As we have motivated above, novel gene-disease associations or the influence of mutations on protein-protein interactions can be discovered through combination of data from literature and databases. Hence, we designed a generic mutation centred approach that can be applied to any kind of genetic data for answering disease-centred questions. As a prerequisite, we consider available high quality data on protein point mutations from curated databases and from peer-reviewed literature. For the latter, we present a flexible approach for both the specific and high-throughput retrieval of mutations. In detail, the following tasks have to be performed: (1) Identify genes/proteins in abstracts. (2) From this subset of abstracts consider only those which additionally contain information about mutations. (3) Propose potential protein-mutation pairs. (4) Filter proposed pairs by sequence checks. (5) Utilize this information for the refinement of the original gene/protein identifier.
This module allows for the automated named entity recognition of genes and proteins. Our approach performs gene name disambiguation by using background knowledge to match a gene with its context against the text as a whole . A gene's context contains information on Gene Ontology annotations, functions, tissues, diseases etc. extracted from the databases Entrez Gene and UniProt. A comparison of gene contexts against the text gives a ranking of candidate identifiers and the top ranked identifier is taken if it scores above a defined threshold. This approach has been recently extended for inter-species gene normalization and achieves 81% success rate on a mixed dataset of 13 species .
We implemented an entity recognition algorithm (MutationTagger) to automatically extract protein point mutation mentions from PubMed abstracts. Wild-type and mutant amino acid, as well as the sequence position of the substitution are extracted by means of both a set of regular expressions for pattern recognition of 1 or 3-letter-notations (e.g. E312A or Glu(312) → Ala), and rules for the more complex identification of textual mutation descriptions (e.g. Glu312 was replaced with alanine). Problems concerning the full text representations (detecting the correct sequence position of the mutated residue and unraveling enumerations) have been addressed by additional extraction algorithms and the implementation of a sequence check. An evaluation of our method on the test data from MutationFinder  showed comparable success rates of 88% F-measure for mutation mention extraction (see Table 2).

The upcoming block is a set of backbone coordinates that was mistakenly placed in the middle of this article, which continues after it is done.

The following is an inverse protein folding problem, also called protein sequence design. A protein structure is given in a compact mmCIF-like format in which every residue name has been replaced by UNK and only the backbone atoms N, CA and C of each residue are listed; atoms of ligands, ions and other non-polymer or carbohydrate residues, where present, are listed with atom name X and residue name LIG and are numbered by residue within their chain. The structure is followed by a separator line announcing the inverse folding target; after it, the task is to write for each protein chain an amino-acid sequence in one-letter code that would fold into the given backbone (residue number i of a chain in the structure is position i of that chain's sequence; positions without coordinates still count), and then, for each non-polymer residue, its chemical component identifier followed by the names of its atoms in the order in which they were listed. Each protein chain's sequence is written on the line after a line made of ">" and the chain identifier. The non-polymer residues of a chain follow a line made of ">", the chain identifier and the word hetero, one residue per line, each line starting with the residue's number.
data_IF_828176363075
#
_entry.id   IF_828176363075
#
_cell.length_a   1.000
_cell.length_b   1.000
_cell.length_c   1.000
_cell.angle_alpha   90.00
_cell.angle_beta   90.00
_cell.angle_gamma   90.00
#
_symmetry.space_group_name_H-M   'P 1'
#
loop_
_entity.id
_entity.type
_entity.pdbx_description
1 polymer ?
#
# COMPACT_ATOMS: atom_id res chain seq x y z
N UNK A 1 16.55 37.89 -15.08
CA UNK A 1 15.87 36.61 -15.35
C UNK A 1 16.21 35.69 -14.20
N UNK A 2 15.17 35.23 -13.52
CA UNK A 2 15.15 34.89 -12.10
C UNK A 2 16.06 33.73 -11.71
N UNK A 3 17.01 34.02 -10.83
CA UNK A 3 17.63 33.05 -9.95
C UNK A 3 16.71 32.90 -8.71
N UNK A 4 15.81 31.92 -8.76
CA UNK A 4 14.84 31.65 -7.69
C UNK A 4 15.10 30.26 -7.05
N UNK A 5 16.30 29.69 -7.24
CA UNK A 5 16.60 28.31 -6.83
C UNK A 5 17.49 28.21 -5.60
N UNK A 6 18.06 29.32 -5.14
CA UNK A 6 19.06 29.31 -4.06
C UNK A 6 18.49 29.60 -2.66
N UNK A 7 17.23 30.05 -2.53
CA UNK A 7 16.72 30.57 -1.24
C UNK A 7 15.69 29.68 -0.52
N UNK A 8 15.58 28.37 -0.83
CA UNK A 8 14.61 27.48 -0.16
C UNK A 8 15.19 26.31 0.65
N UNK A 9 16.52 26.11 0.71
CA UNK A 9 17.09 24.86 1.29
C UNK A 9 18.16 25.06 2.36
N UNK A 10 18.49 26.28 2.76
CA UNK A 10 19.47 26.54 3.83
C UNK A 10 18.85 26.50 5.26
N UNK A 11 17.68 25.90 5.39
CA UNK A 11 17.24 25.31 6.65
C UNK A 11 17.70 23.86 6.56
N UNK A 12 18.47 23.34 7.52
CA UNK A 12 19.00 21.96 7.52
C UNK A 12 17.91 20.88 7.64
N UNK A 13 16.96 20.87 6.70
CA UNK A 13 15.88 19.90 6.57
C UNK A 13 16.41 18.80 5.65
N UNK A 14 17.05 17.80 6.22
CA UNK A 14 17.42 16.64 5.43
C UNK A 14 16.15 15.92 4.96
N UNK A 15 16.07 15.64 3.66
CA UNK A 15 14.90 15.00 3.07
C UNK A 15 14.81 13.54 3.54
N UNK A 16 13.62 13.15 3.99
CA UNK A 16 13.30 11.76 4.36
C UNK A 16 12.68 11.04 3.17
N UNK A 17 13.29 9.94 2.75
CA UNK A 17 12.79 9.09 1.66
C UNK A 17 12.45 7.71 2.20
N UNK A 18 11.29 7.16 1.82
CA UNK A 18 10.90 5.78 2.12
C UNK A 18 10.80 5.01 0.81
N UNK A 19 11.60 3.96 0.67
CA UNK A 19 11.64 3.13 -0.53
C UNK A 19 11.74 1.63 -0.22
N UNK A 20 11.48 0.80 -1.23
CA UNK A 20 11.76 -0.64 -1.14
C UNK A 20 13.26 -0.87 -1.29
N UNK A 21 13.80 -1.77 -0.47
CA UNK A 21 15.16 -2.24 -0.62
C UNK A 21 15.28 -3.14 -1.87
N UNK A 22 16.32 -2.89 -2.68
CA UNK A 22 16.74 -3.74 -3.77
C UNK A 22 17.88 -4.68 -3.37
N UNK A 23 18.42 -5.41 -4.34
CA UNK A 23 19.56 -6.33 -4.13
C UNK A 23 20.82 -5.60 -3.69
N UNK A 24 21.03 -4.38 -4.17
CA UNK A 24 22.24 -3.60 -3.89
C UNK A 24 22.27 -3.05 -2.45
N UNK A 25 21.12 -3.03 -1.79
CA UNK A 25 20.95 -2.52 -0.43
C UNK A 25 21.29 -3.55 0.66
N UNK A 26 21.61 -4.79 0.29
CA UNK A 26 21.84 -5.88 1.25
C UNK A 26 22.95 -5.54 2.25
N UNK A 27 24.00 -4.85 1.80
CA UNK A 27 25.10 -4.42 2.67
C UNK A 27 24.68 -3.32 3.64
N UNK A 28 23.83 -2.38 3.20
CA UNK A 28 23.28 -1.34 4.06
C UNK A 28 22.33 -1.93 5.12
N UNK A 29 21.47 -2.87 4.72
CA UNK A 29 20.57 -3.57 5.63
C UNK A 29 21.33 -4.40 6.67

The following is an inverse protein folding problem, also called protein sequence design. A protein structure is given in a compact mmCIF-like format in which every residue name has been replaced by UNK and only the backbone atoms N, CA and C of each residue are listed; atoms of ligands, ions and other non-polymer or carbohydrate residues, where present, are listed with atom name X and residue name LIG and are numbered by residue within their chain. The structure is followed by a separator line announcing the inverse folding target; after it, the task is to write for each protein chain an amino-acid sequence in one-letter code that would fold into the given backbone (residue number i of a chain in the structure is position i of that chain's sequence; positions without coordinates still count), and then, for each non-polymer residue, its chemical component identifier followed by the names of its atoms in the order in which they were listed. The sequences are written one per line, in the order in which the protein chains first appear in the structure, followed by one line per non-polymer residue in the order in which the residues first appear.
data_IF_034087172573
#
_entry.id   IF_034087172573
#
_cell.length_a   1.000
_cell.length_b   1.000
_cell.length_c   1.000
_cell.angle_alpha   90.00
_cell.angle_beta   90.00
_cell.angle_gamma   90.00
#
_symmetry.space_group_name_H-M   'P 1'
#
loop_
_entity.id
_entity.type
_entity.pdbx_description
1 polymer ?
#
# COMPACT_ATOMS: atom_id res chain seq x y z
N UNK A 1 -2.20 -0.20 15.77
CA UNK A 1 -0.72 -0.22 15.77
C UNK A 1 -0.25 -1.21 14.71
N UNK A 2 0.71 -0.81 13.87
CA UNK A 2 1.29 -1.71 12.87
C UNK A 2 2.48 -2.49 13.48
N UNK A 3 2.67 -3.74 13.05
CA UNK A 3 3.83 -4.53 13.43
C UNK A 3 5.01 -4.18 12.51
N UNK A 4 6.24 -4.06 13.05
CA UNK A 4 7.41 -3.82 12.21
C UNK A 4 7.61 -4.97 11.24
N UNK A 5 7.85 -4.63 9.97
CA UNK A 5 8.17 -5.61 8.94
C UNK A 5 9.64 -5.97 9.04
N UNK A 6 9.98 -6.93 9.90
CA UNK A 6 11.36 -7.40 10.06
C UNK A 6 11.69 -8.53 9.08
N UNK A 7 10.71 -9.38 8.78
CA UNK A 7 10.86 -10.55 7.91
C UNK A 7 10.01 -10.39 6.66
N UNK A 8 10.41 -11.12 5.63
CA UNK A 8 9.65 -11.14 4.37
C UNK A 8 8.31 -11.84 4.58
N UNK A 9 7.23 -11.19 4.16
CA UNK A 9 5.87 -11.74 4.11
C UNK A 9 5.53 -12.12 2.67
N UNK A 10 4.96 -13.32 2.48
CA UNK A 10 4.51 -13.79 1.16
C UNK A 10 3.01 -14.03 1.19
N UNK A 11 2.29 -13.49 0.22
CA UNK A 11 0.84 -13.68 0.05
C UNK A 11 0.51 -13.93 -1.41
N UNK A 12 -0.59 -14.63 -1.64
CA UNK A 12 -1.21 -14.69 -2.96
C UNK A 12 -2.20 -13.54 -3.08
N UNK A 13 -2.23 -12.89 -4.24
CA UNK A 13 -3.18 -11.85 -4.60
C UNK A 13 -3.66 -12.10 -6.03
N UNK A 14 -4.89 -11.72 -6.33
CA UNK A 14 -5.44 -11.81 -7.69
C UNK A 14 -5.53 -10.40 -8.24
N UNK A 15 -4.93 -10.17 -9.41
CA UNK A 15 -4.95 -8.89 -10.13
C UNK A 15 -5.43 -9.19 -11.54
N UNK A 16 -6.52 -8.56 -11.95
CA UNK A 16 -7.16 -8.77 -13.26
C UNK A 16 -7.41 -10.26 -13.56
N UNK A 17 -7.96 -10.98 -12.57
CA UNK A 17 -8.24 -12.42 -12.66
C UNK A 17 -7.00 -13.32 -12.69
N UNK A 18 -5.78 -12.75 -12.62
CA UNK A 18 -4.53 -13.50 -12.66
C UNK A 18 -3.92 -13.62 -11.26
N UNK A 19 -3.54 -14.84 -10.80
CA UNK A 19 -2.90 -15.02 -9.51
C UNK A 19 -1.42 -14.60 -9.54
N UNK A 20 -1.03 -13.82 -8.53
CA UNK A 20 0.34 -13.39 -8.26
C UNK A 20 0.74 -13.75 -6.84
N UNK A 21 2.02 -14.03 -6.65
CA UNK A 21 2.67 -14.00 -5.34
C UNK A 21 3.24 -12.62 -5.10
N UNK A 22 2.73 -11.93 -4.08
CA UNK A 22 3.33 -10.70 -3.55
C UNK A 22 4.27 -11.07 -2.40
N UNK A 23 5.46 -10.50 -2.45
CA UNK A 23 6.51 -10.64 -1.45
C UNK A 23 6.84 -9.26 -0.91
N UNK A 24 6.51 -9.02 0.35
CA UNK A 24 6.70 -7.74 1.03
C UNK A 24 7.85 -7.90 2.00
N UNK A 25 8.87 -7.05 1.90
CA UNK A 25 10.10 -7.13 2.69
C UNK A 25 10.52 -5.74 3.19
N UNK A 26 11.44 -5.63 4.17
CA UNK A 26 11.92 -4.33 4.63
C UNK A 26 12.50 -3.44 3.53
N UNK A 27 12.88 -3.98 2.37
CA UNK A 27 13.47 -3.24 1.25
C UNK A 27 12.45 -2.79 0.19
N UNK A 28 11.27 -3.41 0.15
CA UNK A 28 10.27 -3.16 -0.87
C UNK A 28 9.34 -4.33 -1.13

Table 2. Mutation retrieval task: Evaluation of precision (P), recall (R), and F-measure (F) on a benchmark set provided with the MutationFinder algorithm. Our MutationTagger performs in general comparably to MutationFinder. Although MutationFinder shows a slightly better overall performance, in the high recall mode MutationTagger extracts more mutations, which is desirable for the subsequent grounding and gene normalization improvement task.
In the process of recognizing mutations in text the direct association to specific proteins and genes remains a challenge. This is due to the fact that the abstracts of relevant publications typically mention more than one mutation or protein, respectively. Thus, a mutation – protein association purely based on their co-occurrence in one abstract is not sufficient, as the consideration of all possible combinations of mutations and proteins would result in a significant number of false positive predictions. The problem becomes even more evident, when considering that both gene and mutation tagging are imperfect, achieving a precision of 80 to 90% each.
We are aiming at an approach that disambiguates the relations of candidate mutations with proteins, and at the same time filters out false positives from the underlying mutation and gene recognition tasks. Approaches have already been developed, which apply a word distance metric for assigning a mutation to its nearest occurring protein term, which is error prone, as matching mutation and protein do not necessarily have to occur close to each other in the abstract or even in the same sentence. The statistical approach GraB is a tool for the automatic extraction of protein point mutations using a graph bigram association , achieving good results of up to 79% F-measure for mutation-protein association but alone would also not fulfil the second aspect of filtering out false positives.
Mutations are commonly described as the substitution of a wild-type by a mutant amino acid at a given position. Our method compares the wild-type residue as described in a mutation mention with the UniProt/Swiss-Prot and PDB protein sequences for all candidate proteins. It is important to incorporate sequences from both repositories, as the sequence numbering can differ and it is not always evident from a publication's abstract, which the authors are referring to. To map UniProt IDs to PDB and vice versa, we used PDB cross-references in UniProtKB/Swiss-Prot http://beta.uniprot.org/docs/pdbtosp webcite and the residue specific comparison between PDB and SwissProt sequences http://www.bioinf.org.uk/pdbsws/ webcite as provided by Martin et al. . Only associations between mutations and proteins with matching amino acids are considered, whereas the score of mismatches is set to 0. Matching pairs are scored based on their proximity, favouring pairs that co-occur in the same sentence. We assign the score to the gene – mutation pair, but also keep track of the particular Swiss-Prot and/or PDB sequence (including chain information) that matched to the mutation. In the case of a shift between Swiss-Prot and PDB sequences we calculate the correct numbering for the shifted sequence utilizing the mapping table by Martin et al. Through the consideration of both sequence and proximity information, for each mutation exactly one gene match is determined, even if more than one protein-mutation pair is possible.